Sébastien: In the faculty’s daily life the only practical measure is a certain degree of attention to recycling plastic cups when they use the coffee machines. There are some construction and renovation activities, but in view of financial restrictions, environmental components, such as thermal insulation, are not always taken into account. Sometimes these topics are raised in classes (theology, ethics, exegesis and philosophy), and there are even sessions and workshops on ecology, well attended by students of very different social backgrounds. Many students are engaged, such as those within the “Justice and Peace” movements, thus environment questions are recognised to be one part of their mission.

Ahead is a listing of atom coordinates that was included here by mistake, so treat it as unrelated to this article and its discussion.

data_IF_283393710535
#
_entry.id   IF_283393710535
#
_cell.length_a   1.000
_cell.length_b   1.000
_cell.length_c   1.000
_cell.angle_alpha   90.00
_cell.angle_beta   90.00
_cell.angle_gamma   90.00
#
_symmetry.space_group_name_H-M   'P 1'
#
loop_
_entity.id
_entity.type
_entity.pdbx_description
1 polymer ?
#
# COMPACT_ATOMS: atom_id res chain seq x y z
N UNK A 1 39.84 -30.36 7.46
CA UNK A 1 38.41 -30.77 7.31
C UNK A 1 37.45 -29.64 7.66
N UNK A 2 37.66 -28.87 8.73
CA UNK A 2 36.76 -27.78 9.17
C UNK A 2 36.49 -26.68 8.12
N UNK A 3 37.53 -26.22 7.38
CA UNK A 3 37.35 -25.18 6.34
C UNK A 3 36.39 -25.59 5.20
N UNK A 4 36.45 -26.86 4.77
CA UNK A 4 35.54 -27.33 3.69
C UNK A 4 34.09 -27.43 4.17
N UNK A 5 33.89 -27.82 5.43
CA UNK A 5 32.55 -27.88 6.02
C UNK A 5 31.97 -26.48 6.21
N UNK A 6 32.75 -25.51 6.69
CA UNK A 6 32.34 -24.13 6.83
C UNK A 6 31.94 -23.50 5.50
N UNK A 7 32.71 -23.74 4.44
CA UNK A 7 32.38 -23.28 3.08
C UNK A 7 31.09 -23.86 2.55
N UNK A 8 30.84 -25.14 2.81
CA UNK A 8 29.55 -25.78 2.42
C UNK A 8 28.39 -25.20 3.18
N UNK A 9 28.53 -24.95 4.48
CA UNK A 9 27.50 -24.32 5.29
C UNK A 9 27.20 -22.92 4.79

Ecojes: Do you see any impediments to environmental activities on your campus?

Sébastien: In my experience, the alarmist rhetoric on environment, often launched by media and scientists, has a negative impact on many students. Another major hindrance to further activities on the campus is the financial situation.

Ecojes: How might Jesuits be most effective at promoting concrete actions among the 200 Jesuit schools of Higher Education around the world?